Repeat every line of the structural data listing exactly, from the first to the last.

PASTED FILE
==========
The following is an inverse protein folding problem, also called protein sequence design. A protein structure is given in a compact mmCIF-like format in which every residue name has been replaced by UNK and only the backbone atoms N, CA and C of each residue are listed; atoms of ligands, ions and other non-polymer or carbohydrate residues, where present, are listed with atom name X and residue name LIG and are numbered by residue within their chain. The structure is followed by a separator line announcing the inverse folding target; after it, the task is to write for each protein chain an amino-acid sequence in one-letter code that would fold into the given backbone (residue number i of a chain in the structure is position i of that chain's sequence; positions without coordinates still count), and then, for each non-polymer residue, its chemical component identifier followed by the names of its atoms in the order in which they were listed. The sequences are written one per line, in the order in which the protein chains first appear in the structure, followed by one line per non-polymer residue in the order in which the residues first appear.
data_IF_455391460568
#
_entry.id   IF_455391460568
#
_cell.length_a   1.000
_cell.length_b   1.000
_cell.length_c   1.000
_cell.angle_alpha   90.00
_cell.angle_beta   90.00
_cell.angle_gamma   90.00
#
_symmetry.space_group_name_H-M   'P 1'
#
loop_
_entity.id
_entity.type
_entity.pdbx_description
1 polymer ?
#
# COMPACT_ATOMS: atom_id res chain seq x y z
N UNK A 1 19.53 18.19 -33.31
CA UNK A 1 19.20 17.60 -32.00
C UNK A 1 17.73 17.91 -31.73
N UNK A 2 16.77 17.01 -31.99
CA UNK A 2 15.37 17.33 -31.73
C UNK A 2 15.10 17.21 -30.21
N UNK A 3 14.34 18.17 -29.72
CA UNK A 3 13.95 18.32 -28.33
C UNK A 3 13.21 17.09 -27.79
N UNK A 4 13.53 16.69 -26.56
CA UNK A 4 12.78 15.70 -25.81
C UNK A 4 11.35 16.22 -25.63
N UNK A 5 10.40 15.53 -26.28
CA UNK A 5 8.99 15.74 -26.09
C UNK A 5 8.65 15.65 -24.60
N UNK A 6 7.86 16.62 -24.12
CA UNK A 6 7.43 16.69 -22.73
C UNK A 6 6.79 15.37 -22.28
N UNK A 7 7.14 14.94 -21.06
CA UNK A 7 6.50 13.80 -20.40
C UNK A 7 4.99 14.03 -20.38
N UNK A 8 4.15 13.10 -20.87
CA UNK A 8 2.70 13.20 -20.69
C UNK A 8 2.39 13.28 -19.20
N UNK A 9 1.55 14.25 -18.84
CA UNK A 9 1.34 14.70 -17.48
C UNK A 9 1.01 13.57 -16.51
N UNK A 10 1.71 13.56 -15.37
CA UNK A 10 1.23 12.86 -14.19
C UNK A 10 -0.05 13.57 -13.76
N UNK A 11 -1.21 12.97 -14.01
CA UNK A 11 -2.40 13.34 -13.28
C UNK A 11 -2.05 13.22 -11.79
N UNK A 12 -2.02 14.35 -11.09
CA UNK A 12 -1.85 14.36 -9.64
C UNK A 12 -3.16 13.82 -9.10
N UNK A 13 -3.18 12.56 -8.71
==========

The following is an inverse protein folding problem, also called protein sequence design. A protein structure is given in a compact mmCIF-like format in which every residue name has been replaced by UNK and only the backbone atoms N, CA and C of each residue are listed; atoms of ligands, ions and other non-polymer or carbohydrate residues, where present, are listed with atom name X and residue name LIG and are numbered by residue within their chain. The structure is followed by a separator line announcing the inverse folding target; after it, the task is to write for each protein chain an amino-acid sequence in one-letter code that would fold into the given backbone (residue number i of a chain in the structure is position i of that chain's sequence; positions without coordinates still count), and then, for each non-polymer residue, its chemical component identifier followed by the names of its atoms in the order in which they were listed. The sequences are written one per line, in the order in which the protein chains first appear in the structure, followed by one line per non-polymer residue in the order in which the residues first appear.
data_IF_455391460568
#
_entry.id   IF_455391460568
#
_cell.length_a   1.000
_cell.length_b   1.000
_cell.length_c   1.000
_cell.angle_alpha   90.00
_cell.angle_beta   90.00
_cell.angle_gamma   90.00
#
_symmetry.space_group_name_H-M   'P 1'
#
loop_
_entity.id
_entity.type
_entity.pdbx_description
1 polymer ?
#
# COMPACT_ATOMS: atom_id res chain seq x y z
N UNK A 1 19.53 18.19 -33.31
CA UNK A 1 19.20 17.60 -32.00
C UNK A 1 17.73 17.91 -31.73
N UNK A 2 16.77 17.01 -31.99
CA UNK A 2 15.37 17.33 -31.73
C UNK A 2 15.10 17.21 -30.21
N UNK A 3 14.34 18.17 -29.72
CA UNK A 3 13.95 18.32 -28.33
C UNK A 3 13.21 17.09 -27.79
N UNK A 4 13.53 16.69 -26.56
CA UNK A 4 12.78 15.70 -25.81
C UNK A 4 11.35 16.22 -25.63
N UNK A 5 10.40 15.53 -26.28
CA UNK A 5 8.99 15.74 -26.09
C UNK A 5 8.65 15.65 -24.60
N UNK A 6 7.86 16.62 -24.12
CA UNK A 6 7.43 16.69 -22.73
C UNK A 6 6.79 15.37 -22.28
N UNK A 7 7.14 14.94 -21.06
CA UNK A 7 6.50 13.80 -20.40
C UNK A 7 4.99 14.03 -20.38
N UNK A 8 4.15 13.10 -20.87
CA UNK A 8 2.70 13.20 -20.69
C UNK A 8 2.39 13.28 -19.20
N UNK A 9 1.55 14.25 -18.84
CA UNK A 9 1.34 14.70 -17.48
C UNK A 9 1.01 13.57 -16.51
N UNK A 10 1.71 13.56 -15.37
CA UNK A 10 1.23 12.86 -14.19
C UNK A 10 -0.05 13.57 -13.76
N UNK A 11 -1.21 12.97 -14.01
CA UNK A 11 -2.40 13.34 -13.28
C UNK A 11 -2.05 13.22 -11.79
N UNK A 12 -2.02 14.35 -11.09
CA UNK A 12 -1.85 14.36 -9.64
C UNK A 12 -3.16 13.82 -9.10
N UNK A 13 -3.18 12.56 -8.71